DHAHRAN: Magic swirled around a full moon as the Harry Potter and the Chamber of Secrets in Concert came to life. The 20-year-old movie played on the big screen at the Ithra theater, accompanied by Arabic subtitles and the sounds of a live orchestra.
The experience had nostalgic vibes with a twist.
The lights were dimmed after we sat down, the music started, and I got goosebumps at the opening scene when Harry is seen flipping through a photo album with the reflection on his glasses.
The famous twinkling music was almost like another character. It tiptoed around as it carried through his conversation with his owl and stopped dramatically when it wanted us to pause and think.
The audience applauded whenever a beloved character such as Ron or Hermione came on screen.
It felt like interactive theater, but we all knew when to clap and when to stop. We all knew the ending, but it didn’t make us enjoy the journey any less.
The live music heightened every dramatic scene and changed the pulse of the film, like a heartbeat. Each frame was carefully studied to sync with the visuals on the screen. In fact, the conductor had a laptop with the movie playing in front of him as he led the way. Those six or seven notes could make you remember that song forever—the difference between mere notes and magic.
The orchestra and its 90 members took around 10 days to practice with a full dress rehearsal to fit the show into that very specific venue. A very touching moment was when the conductor Tim Henty gave his entire welcome speech in Arabic.
“Tim always learns to introduce the films in the language of the country he is conducting in. It is a way of being closer and respectful to the people to whom you are performing and helps in commutating the warmth musicians feel for their audiences,” Rob McIntosh of MAC Global, the booking agency which organized the event, told Arab News.
“It has been such a joy to perform to audiences at the Ithra, who are clearly well informed about music and, indeed, to visit Saudi Arabia, where we have all felt so welcome,” Henty told Arab News.
“A CineConcerts performance is an opportunity to see just how much of an impact music can make on a film. John Williams’ iconic music is a joy to perform, and it is my hope that this incredible score will leave the audience with great memories of the evening.”
Ithra’s head of performing arts and cinema Majed Z. Samman wrote in the show’s accompanying booklet that this concert was part of an ongoing cross-cultural exchange.
“On this occasion, we are proud to present our audience with one of the world’s most memorable musical film experiences, Harry Potter and the Chamber of Secrets in Concert. It is the second installment of one of the most beloved film series, and is accompanied by Orchestra Italiana del Cinema, performing John Williams’ unforgettable score, live to picture at the Ithra Theater,” he said.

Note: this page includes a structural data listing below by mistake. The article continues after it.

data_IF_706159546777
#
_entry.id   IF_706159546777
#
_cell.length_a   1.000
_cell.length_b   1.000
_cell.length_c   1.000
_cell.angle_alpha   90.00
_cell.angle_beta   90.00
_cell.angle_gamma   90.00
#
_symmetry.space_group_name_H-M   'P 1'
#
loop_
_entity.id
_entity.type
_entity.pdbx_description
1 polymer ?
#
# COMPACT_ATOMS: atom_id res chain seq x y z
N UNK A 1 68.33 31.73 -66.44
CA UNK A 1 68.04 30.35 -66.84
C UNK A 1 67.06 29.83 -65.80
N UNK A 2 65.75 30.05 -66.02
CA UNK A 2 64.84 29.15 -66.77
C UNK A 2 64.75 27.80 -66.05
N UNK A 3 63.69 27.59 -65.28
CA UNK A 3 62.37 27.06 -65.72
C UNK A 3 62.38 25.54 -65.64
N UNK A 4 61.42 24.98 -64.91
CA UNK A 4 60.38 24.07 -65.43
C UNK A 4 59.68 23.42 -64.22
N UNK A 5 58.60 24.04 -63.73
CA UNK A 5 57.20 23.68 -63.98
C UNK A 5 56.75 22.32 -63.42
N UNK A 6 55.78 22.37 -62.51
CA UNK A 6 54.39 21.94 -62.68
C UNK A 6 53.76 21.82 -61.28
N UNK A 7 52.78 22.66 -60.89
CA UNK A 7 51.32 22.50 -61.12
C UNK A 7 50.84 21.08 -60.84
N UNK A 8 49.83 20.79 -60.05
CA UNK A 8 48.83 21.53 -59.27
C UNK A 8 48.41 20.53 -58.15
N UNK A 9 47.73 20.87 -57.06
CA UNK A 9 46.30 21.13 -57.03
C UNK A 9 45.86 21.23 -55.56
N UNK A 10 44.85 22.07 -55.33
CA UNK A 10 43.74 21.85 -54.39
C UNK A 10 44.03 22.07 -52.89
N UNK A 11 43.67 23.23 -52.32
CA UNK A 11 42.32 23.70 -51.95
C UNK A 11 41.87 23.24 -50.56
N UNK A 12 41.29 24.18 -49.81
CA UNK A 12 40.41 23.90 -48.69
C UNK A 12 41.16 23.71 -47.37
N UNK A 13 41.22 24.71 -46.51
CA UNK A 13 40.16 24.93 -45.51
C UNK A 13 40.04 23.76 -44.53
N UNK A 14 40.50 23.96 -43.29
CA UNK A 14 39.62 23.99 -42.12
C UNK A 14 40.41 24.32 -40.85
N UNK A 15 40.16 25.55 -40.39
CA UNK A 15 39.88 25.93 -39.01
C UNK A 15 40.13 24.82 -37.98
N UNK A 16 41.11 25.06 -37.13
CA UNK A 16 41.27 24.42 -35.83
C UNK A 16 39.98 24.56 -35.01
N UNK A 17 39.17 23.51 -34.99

The theater has previously hosted “Harry Potter and the Philosopher’s Stone” in Concert, with the UK’s National Symphony Orchestra, in 2019. This version, composed by Williams and conducted by Henty with the Orchestra Italiana del Cinema, is the second instalment to bring the sequel to life on a high-definition 40-foot screen.
“I would love to thank very much Saudi Arabia, Ithra’s highly professional staff and community, and the audience for sharing such an incredible experience and a great example of cultural exchange between our countries. We hope to be back soon for new exciting programs and activities which can directly involve the audience and the Arabic communities. Culture is the greatest value for the world and the young generation,” orchestra president Marco Patrignani told Arab News.
People complied with the rules around photography and video recording, keeping their phones stowed away in pockets or bags, and everyone appeared transfixed on what was before—and around—us.
I have never attended a show where an audience gave a standing ovation for the closing credits. Not a single person got up to leave, although many stood and clapped enthusiastically. The credits rolled on the screen, and the instruments kept playing. People kept clapping.
Scott Lamont, who works at Saudi Aramco, took his eight-year-old daughter to see the 7:30 p.m. show. Although they knew the books and had watched the movies over the years, the concert was still a treat.
“I’m here with my daughter Melisa to see the show tonight. We have read the books, and we’ve seen the movies, and she collects a lot of the Harry Potter LEGO—she has the Weasley home—and this is very exciting for her,” he told Arab News.
They had come from Melisa’s music lessons and, through small yawns from underneath her mask, it could be seen how much of a thrill it was for her to witness her many loves come together in one space. She was determined to stay awake for it and soak up every moment.
“The first time I saw Harry Potter, I think when I was four when I was in my grandparent’s house in Canada for the summer, and I loved it! I have seen a bit of the books, but I’m hoping to read them when I’m in middle school—I’m in third grade now. This is my third time watching the film. I think the best part is when they use the wands, and they hit it at Malfoy, and he falls on his back! I play violin and piano, and I’ve never seen an orchestra live, so it’s a great experience,” she said.